WASHINGTON, Aug. 9 (UPI) -- The Insurance Institute for Highway Safety credits better passenger vehicle design for a decline in motor vehicle deaths since 1994.
The institute's study shows the designs of passenger vehicles have been improving for years, becoming more protective of their occupants in crashes. Without these improvements, researchers say the motor vehicle death rate per registered vehicle would have stopped declining in 1994 and started going up, officials said.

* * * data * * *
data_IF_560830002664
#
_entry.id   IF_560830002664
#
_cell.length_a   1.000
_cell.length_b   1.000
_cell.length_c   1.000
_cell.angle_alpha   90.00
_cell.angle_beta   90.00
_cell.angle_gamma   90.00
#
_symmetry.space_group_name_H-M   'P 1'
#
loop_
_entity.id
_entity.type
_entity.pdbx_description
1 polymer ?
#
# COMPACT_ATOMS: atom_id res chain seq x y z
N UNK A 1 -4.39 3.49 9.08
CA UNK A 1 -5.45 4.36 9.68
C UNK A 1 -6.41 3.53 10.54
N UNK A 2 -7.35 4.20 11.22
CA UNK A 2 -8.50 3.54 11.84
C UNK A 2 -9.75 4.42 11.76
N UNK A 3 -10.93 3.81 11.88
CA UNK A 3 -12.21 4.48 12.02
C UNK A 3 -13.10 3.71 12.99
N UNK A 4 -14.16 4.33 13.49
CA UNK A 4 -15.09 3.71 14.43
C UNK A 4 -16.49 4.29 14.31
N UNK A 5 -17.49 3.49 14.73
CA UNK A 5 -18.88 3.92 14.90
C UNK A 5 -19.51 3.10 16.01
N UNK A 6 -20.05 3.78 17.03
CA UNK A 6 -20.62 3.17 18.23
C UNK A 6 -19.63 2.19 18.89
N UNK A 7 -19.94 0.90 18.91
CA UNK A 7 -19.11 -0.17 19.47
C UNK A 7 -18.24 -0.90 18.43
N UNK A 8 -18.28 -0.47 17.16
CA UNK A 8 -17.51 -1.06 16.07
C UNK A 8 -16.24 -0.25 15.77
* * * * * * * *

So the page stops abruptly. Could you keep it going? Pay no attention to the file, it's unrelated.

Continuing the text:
"Death rates per vehicle and per mile have been going down for decades, and they still are," said IIHS President Adrian Lund. "The study reveals not only the importance of the vehicle design changes and the kinds of vehicles motorists are choosing to drive, but, on the downside, the loss of momentum for effective traffic safety policies on belt use, alcohol-impaired driving and speeding.
"Of course the vehicle design changes are good," said Lund, "but people shouldn't have to buy new, more crashworthy vehicles to maintain their safety."
The entire research report will be published later this year in the journal Traffic Injury Prevention.